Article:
Ban finally lifted: Since 2011, rising high in buildings – without gas

LNG import has addressed concerns of many citizens living in newly-constructed apartments.


Farhan Zaheer April 17, 2016
LNG import has addressed concerns of many citizens living in newly-constructed apartments. CREATIVE COMMONS

KARACHI:


After an agonisingly long wait, Ziaur Rehman, a mid-level manager in a private company, was finally able to move into his new apartment in Karachi at the turn of 2015. Deposits and all sorts of fees were taken way back in 2008, but possession was delayed for various reasons.


Along the way, there was one more surprise in store for the father of three. The government slapped a ban on new gas connections for high-rise buildings in 2011, which meant that Rehman would move into his residence without fuel to cook food.

Months of repairs, furnishing and decorations were finally complete. But one fundamental issue remained intact. A year and a half went by and Rehman’s family remained dependent on a make-shift arrangement – LPG cylinders that are not only portable, but just as dangerous as well.

He is not the only one facing this dilemma — there are tens of thousands of such apartment owners in Pakistan, especially in Karachi, who have been waiting for gas connections since 2011. The PPP-led government imposed the ban in its bid to control gas shortage in the country, which has meant problems for apartment owners as well as those driving their CNG cylinder-installed vehicles.

However, their long wait was finally over this month, as the government allowed Sui Southern Gas Company (SSGC) and Sui Northern Gas Pipelines Limited (SNGPL) – the two government-owned gas distribution entities in Pakistan – to start providing new connections to residential high-rise buildings.

“We were forced to use cylinders for cooking, which are unsafe, expensive and inconvenient,” said a visibly relieved Rehman. “We had been waiting for this piece of news for the last few years.”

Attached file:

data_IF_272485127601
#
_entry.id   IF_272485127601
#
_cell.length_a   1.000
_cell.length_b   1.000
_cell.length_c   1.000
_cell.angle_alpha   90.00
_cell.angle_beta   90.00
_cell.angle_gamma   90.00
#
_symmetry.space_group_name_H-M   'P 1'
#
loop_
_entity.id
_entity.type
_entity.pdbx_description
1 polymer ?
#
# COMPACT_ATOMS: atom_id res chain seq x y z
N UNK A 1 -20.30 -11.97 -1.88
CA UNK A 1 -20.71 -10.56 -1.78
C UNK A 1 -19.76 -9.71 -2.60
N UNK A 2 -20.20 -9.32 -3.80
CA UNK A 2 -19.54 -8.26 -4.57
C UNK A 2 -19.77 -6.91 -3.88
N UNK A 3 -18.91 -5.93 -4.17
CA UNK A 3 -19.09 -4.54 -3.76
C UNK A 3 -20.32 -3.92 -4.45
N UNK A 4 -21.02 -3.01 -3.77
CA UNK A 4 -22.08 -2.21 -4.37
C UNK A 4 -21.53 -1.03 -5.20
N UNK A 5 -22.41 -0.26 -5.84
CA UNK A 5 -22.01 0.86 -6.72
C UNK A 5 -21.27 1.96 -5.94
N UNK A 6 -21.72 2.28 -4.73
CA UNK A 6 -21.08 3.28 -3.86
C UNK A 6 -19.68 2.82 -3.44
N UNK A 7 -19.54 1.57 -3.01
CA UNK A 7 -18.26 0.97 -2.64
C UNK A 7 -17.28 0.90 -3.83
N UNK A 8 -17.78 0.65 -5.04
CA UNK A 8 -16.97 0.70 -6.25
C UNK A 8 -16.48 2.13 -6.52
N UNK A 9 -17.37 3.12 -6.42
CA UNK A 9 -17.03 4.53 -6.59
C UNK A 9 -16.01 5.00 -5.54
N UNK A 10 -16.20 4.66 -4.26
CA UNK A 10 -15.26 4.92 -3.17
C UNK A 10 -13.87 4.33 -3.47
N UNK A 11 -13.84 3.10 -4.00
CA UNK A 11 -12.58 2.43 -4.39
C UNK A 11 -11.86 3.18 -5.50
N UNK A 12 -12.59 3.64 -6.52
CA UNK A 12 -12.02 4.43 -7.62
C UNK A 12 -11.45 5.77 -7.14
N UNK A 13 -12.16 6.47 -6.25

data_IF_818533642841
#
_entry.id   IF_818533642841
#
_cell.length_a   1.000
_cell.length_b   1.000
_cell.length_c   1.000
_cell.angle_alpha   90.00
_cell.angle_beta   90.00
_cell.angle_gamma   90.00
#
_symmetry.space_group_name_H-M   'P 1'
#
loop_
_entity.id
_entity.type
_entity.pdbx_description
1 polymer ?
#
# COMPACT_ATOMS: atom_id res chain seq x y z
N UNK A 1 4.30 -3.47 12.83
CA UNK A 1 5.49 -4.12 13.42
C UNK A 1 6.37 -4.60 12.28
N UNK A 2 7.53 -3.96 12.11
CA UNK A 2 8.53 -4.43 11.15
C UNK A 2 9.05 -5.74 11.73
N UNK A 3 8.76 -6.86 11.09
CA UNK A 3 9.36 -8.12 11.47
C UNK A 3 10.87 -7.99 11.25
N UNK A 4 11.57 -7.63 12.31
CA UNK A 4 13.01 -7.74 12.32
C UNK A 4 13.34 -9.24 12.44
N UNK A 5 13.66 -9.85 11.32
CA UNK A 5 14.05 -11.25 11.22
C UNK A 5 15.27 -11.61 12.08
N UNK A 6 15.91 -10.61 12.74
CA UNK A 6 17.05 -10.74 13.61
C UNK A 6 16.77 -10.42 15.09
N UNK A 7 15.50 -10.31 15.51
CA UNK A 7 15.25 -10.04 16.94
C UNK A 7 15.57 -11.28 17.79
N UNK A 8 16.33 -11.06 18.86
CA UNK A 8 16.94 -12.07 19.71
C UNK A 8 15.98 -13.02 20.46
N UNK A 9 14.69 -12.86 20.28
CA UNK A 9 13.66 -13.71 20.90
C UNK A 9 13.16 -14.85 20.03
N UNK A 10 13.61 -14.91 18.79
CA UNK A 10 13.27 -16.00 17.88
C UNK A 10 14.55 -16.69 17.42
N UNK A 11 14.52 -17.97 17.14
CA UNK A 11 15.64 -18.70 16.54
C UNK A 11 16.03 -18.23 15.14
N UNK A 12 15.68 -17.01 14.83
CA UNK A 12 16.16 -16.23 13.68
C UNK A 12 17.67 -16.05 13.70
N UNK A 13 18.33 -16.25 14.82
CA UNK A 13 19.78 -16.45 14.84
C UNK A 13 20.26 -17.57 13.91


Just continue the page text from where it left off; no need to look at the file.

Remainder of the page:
The ban came into effect in October 2011 and affected high-rise buildings, industries and compressed natural gas (CNG) stations. The aim was to tackle gas shortage in the country.

Effects on the economy

Gas shortage has adversely affected the general public and the country’s economy.

The situation now seems to be changing.

After years of setbacks and delays, the situation is now fast stabilising with the import of liquefied natural gas (LNG). Pakistan, in February this year, signed a long term 15-year LNG import agreement with Qatar that would address, to a huge extent, the country’s energy woes.

“The ban on new gas connections for high-rise buildings has badly hurt the construction sector. But now that it has been lifted, we are hopeful that those builders who had applied for new connections will get permission in the next few weeks,” Association of Builders and Developers of Pakistan (ABAD) Chairman Muhammad Hanif Gohar told The Express Tribune.

According to Gohar, there are about 350 pending new connection applications in the country that utility companies have to proceed with. Approximately, 250 new high-rise buildings are made every year in Pakistan and most of them are constructed in Karachi.

Going by the numbers, a five-year ban would have resulted in around 1,250 buildings getting affected.

Builders have faced problems in handing over ready-to-live projects to their allottees. Minus gas connections, the only alternative is LPG cylinders, which many people avoid since they are unsafe, Gohar added.

Unlike many other countries where LPG cylinders are popular, most Pakistanis in major cities consume gas supplied by SSGC and SNGPL’s distribution network. That gas is not only cheaper – given the heavy subsidy that comes along with it – it is expected to have a more constant supply, unlike LPG whose supply can fluctuate during the winter season.

The domestic sector is one of the leading gas-consuming sectors in the country. With 30% share, power sector tops the list of gas consuming sectors, followed by the domestic sector (21%), fertiliser (19%), captive power (10%), general industry (10%), transport (7%) and commercial (3%), according to the April 2015 report of the Ministry of Petroleum and Natural Resources.

The lifting of sanctions against supplying gas for high-rise buildings has now forced representatives of industrial associations to demand that the government remove the ban on industries as well.

The situation is not that simple for the government. Despite the import of LNG, Pakistan is not in a position to meet its rising gas demand.

Pakistan produces 4 billion cubic feet of natural gas per day (bcfd) against its demand for over 6 bcfd.

The industrial sector might just have to wait a bit longer before it can be added to the gas distribution network. For now, residents of new high-rise buildings can finally cherish the news of being added on the transmission network.

The writer is a staff correspondent

Published in The Express Tribune, April 18th,  2016.

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